A group of student from French animation school Pole 3D used CG to tell a powerful story about the Paris Massacre of 1961, which has now qualified for Academy Awards consideration.

Computer-animated short The Seine’s Tears (Le lames de la Seine) has already collected several awards, most recently the BAFTA Student Film Award for Animation. Next week the short will be honored as Best of Show at annual computer graphics confab SIGGRAPH, which returns as an in-person event Aug. 8-11 in Vancouver.

The Seine’s Tears and all of the selections for the SIGGRAPH Computer Animation Festival Electronic Theater — a qualifying festival for the Academy Awards — will be available for viewing both in Vancouver and remotely.

Yanis Belaid and seven of his fellow Pôle 3D students (Eliott Benard, Alice Letailleur, Nicolas Mayeur, Etienne Moulin, Hadrien Pinot, Philippine Singer and Lisa Vicente) helmed The Seine’s Tears, an 8-minute short in the textured style of stop motion. To create the look, the filmmakers drew some inspiration from Swiss stop-motion movie My Life as a Zucchini (Ma vie de Courgette), which was Oscar nominated in 2017.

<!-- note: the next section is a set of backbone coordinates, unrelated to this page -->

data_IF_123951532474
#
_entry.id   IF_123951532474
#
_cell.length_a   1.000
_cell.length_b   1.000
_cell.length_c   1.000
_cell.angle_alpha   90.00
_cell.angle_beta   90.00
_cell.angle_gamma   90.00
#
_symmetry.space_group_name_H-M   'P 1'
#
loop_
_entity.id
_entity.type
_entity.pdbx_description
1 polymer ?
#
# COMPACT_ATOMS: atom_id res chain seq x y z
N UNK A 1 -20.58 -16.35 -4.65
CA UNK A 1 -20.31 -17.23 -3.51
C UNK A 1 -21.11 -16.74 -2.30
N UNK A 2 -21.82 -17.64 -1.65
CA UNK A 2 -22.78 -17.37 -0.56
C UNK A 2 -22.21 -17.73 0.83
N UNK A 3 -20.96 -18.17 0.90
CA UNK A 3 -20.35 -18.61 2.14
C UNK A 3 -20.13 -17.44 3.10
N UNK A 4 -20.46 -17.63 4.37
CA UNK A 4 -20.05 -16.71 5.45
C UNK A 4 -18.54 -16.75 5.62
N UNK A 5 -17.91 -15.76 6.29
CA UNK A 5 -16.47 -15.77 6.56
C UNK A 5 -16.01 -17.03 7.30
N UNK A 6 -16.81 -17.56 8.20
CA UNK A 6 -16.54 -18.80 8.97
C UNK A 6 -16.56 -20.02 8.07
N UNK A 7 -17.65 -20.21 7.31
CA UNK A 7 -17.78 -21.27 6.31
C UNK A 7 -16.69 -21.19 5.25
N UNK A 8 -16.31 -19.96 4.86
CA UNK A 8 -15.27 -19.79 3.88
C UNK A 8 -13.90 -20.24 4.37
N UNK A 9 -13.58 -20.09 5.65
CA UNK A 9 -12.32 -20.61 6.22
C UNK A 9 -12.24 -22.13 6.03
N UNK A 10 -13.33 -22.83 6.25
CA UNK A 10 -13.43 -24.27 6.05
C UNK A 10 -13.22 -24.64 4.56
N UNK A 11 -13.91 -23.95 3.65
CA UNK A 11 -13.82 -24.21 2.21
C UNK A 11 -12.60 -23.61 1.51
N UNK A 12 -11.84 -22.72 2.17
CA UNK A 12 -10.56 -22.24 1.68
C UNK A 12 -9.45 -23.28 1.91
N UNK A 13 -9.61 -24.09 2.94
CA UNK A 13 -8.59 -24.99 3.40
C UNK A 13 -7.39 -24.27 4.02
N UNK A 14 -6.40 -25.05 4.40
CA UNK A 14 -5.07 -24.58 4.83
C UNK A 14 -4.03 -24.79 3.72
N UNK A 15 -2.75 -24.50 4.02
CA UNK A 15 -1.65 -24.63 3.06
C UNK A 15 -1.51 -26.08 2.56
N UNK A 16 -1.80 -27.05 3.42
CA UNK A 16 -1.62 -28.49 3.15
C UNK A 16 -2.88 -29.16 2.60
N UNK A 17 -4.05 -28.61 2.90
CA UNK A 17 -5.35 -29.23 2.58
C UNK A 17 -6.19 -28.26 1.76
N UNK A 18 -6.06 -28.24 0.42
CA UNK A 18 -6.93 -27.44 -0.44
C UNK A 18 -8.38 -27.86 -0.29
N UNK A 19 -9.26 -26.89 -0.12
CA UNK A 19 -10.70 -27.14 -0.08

In the short, which takes place on Oct. 17, 1961 during the Algerian War, Algerian workers take to the streets to demonstrate against a police-imposed curfew, which ends in violence.

“I feel so close to the story [because it is] my family history,” explains Belaid, who is of Algerian descent and whose grandfather told him the story of what began as a peaceful demonstration and resulted in the death of what some estimates suggest were more than 200 Algerians.

The Seine’s Tears

Courtesy of Pole 3D

The Seine’s Tears

Courtesy of Pole 3D

The first half of the “horror movie” is intended to be more realistic compared with the second part, during which the Algerian protesters dance as blood begins to pour down during a sequence set to jazz trumpeter Ibrahim Maalouf’s True Sorry. “The second part is a more poetic visual to tell the story in another way,” Belaid explains. “We wanted to demonstrate the violence; the blood going down the characters is more powerful that people being shot. The song give us the emotion.”

The environment was created based on photography of Paris’ Pont Saint-Michel, where the actual event occurred.

“[Upon viewing] we want the spectator to go to Google and search for what happened on this date,” says Belaid, who also co-wrote and edited the short. “We want people to discuss this event.”

In addition to the Computer Animation Festival, SIGGRAPH has a packed schedule of sessions. Pixar co-founder Ed Catmull and Meta’s head of new product experimentation Ime Archibong are among the featured speakers, and production programs include Netflix’s The Sea Beast, Pixar’s Turning Red and Weta FX’s work on The Batman.

Updated Aug. 7: A previous version of this story included incorrect dates for the event.

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